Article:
Usually just inside the honey arc there’s a pollen arc, this is used as the protein part of the brood food. For some reason these bees have decided to store it either side of the brood nest; again who am I to argue and frankly I doubt there’s anything I could do about it even if I wanted to. Which I don’t.
Incoming full pollen baskets
I love watching the pollen loads coming in, it’s a sign that brood is likely to be present and therefore that the queen is likely to be laying. Plants produce a huge variety of colours of pollen and those more experienced than me can tell which plants the bees have been feeding on by the colour of pollen at that particular time of year. I aspire to this.
The knobbly bits at the bottom
The knobbly bits and enlarged cells at the bottom of the frame can show they’re thinking about swarming. Some of these are queen or play cups, the start of queen cells. However, my bees seem to build these when they’re stuck inside on wet days, perhaps trying to worry the beekeeper – we’ve been together long enough that I know the colony’s personality and they’re not inclined to swarm in August.
The other knobbly bits are brace comb, built linking this frame to the one below it; the bees are trying to strengthen their home.
A healthy hive
The brood pattern indicates a healthy hive; yes there are a few empty cells but nothing that indicates a problem. The larvae are lying flat in their cells, a beautiful pearly white and clearly segmented, all good signs. The cappings look good: they aren’t greasy or sunken which could indicate a foulbrood disease. The worker bees on the frame look healthy, are active and their wings aren’t deformed so no sign of deformed wing virus carried by varroa mites.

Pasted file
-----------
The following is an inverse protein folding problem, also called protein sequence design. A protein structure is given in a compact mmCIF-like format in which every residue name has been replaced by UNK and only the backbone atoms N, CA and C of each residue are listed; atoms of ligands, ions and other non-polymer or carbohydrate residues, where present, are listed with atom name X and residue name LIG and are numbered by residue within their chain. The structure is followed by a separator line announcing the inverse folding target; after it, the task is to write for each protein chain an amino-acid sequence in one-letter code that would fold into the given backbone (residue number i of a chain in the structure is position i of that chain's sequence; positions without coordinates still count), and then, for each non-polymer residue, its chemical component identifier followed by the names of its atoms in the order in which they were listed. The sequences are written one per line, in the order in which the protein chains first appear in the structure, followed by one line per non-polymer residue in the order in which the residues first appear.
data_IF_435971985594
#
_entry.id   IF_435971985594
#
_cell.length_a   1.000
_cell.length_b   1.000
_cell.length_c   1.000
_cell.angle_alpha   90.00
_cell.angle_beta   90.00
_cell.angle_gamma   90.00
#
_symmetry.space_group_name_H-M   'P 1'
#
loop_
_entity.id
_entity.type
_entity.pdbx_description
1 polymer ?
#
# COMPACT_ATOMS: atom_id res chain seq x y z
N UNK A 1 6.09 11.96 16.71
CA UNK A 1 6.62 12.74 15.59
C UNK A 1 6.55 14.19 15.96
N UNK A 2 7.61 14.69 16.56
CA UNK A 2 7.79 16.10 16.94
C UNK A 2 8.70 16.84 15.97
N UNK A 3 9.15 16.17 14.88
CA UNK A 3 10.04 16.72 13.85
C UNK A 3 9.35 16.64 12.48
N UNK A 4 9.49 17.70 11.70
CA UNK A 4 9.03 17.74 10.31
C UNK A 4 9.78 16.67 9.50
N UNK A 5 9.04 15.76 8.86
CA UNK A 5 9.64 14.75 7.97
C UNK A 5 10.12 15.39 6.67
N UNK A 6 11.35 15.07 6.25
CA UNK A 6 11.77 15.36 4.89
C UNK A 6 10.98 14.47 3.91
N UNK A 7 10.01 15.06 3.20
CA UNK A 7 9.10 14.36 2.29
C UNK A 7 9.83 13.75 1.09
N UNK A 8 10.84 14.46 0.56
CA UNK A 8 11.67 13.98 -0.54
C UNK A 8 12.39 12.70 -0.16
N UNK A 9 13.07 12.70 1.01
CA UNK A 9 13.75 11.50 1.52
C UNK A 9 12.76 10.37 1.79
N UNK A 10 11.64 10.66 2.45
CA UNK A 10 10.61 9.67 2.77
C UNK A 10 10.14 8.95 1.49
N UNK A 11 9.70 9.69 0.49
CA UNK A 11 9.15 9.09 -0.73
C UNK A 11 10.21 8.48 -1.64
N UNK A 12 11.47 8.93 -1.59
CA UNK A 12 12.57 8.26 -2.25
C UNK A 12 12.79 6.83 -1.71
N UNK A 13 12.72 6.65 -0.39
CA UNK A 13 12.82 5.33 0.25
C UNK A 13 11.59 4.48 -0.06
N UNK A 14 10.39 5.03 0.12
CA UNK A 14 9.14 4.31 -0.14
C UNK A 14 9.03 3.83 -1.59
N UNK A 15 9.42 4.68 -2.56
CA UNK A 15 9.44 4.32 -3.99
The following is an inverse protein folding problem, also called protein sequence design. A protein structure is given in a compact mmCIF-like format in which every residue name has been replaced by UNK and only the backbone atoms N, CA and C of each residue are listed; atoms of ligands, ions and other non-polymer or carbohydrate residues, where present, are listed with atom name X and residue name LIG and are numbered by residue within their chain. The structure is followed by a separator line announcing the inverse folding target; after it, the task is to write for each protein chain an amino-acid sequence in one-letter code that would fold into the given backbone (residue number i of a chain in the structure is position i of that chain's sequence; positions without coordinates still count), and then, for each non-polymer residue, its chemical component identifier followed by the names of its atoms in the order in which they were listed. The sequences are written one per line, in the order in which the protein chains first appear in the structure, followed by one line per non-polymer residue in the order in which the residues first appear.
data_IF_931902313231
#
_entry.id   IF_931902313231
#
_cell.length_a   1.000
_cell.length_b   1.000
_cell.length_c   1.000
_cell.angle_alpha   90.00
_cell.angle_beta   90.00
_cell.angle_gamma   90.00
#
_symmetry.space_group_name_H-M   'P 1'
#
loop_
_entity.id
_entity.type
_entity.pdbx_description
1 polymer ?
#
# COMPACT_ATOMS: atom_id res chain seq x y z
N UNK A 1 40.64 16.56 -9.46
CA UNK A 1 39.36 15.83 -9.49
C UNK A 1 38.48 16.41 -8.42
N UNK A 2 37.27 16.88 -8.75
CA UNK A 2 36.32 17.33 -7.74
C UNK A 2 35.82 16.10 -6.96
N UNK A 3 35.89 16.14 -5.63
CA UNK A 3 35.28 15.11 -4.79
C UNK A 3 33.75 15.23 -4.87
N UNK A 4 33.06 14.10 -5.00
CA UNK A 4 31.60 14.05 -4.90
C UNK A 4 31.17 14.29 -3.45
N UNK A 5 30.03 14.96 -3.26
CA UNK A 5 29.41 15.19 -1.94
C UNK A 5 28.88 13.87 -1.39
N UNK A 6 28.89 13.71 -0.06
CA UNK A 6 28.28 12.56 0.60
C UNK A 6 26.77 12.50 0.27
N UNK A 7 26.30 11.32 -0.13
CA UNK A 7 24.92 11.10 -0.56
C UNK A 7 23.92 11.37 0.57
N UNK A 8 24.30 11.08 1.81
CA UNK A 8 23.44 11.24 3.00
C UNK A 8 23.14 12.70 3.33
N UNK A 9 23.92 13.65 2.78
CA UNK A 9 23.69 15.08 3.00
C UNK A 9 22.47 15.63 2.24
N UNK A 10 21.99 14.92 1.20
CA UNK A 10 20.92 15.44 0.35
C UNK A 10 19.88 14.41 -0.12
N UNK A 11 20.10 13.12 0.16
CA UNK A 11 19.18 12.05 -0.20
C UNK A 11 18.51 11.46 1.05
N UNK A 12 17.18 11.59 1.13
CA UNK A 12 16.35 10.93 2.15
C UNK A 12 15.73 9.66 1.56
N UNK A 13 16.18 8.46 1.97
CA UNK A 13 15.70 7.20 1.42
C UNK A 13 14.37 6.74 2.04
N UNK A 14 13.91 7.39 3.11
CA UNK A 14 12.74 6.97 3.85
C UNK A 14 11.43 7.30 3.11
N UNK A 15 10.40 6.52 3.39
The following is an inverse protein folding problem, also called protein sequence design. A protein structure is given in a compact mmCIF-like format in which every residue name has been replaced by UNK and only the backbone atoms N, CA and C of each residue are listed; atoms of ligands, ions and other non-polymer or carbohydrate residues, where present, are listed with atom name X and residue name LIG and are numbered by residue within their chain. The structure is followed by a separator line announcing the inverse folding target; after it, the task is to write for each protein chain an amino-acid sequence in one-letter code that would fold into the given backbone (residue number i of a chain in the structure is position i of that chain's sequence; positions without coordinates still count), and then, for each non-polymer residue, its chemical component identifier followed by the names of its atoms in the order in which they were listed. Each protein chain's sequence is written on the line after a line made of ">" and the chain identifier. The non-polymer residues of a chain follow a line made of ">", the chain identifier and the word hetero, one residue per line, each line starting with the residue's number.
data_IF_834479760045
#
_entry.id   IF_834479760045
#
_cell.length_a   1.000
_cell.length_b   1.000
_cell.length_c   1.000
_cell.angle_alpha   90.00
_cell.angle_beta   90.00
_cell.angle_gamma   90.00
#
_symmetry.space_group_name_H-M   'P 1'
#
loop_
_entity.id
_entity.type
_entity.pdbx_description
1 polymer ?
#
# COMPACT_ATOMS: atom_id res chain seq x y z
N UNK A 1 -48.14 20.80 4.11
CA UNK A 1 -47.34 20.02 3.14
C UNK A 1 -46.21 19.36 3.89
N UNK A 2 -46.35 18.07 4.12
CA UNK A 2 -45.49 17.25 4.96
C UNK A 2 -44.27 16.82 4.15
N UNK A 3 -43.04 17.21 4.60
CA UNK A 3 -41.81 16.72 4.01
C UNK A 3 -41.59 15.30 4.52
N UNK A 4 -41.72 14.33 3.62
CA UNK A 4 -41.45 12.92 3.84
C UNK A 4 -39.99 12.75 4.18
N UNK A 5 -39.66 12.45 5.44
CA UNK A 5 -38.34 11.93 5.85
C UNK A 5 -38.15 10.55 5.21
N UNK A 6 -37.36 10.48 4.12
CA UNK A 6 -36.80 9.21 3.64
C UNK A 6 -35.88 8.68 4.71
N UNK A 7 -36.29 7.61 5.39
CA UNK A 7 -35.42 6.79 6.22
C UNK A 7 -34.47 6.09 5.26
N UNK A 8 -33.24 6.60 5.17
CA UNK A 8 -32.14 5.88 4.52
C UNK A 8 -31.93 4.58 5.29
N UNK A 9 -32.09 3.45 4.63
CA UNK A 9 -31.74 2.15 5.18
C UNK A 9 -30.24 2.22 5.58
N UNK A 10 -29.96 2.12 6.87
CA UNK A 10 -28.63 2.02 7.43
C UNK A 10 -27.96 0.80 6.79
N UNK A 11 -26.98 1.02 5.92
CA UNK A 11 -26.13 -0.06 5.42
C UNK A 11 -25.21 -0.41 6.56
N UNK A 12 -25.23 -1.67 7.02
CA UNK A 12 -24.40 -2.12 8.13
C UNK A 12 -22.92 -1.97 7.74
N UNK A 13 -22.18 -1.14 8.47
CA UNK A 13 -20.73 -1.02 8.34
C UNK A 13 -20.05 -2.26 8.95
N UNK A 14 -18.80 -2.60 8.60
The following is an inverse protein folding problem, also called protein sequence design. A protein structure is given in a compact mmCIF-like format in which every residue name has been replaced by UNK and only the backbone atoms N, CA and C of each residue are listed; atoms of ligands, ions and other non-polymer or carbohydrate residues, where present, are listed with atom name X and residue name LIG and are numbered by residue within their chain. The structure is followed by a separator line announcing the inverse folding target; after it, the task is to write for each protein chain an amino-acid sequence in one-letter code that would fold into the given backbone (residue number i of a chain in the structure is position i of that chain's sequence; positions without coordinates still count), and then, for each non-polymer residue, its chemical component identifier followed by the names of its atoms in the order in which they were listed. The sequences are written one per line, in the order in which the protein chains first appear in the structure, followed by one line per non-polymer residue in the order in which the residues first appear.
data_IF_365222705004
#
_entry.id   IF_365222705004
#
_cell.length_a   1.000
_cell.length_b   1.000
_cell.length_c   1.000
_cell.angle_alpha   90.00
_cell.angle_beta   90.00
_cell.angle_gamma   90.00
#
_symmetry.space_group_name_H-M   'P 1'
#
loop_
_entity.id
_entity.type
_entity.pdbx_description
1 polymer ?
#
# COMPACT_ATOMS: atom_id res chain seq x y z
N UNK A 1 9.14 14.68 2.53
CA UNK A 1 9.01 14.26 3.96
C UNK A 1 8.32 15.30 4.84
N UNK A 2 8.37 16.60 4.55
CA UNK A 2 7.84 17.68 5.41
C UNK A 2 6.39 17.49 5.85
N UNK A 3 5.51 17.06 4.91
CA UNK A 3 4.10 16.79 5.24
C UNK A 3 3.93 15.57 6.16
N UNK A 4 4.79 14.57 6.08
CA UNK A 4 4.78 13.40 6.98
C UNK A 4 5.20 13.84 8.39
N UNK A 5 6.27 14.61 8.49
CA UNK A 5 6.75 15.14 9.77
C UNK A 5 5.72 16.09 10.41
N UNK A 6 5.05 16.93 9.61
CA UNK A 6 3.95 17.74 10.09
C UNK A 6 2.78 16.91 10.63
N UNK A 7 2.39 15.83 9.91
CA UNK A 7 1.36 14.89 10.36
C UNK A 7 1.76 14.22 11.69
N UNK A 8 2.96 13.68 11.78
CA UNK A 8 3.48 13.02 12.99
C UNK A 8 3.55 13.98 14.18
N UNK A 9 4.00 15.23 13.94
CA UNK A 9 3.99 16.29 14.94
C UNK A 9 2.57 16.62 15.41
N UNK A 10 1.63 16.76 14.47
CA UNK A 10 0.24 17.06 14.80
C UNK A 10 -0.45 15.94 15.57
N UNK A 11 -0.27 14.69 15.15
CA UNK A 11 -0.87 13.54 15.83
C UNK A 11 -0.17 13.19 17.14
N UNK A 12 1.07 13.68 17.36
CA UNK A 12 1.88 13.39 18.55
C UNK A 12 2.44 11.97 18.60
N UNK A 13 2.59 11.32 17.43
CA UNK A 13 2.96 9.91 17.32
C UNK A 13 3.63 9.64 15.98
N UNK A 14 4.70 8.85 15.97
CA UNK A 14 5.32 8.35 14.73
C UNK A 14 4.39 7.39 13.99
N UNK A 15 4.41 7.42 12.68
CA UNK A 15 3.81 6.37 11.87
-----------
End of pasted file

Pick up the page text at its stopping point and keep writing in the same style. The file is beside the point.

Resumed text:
This bit is more for beekeepers and anyone interested in taking up the craft but you may find it interesting too.
Why the rubber gloves?
OK they’re not part of the frame but they are part of the story. I wear this type of glove because they’re thin enough so you can still feel what you’re doing and they’re also easy to clean to prevent the spread of disease. Due to the eczema I also wear cotton gloves underneath to soak up the sweat which can trigger a flare up.
These are the newer ones I’ve added to the hive. Comb management is important for disease prevention and something I’m still trying to get my head around – basically if it’s three years or older it needs to be replaced although as with many things in beekeeping it’s not quite that straightforward.
The blue thing
This is a frame hanger. I take out the frames nearest me to create some space to work and pop the frames on the hanger which holds them over the entrance and landing board. If the queen happens to be on them, I haven’t noticed her and she falls off she can stroll back in again.
This frame is only part of the story
With twenty four frames available to the bees for the brood in a brood and a half hive this is only one chapter. Only by reading all of them do you get an idea of the story and even then it might not be the full picture: the bees can sense problems we can’t see, such as a failing queen. They taught me that lesson this year, I might tell you about it one day.
Can a frame tell a thousand words?
According to my word counter it can tell about 1,200 words and with all the frames in the hive that’s quite a story every week from spring to autumn. Pop back to check for upcoming posts on honey extraction and August in the apiary.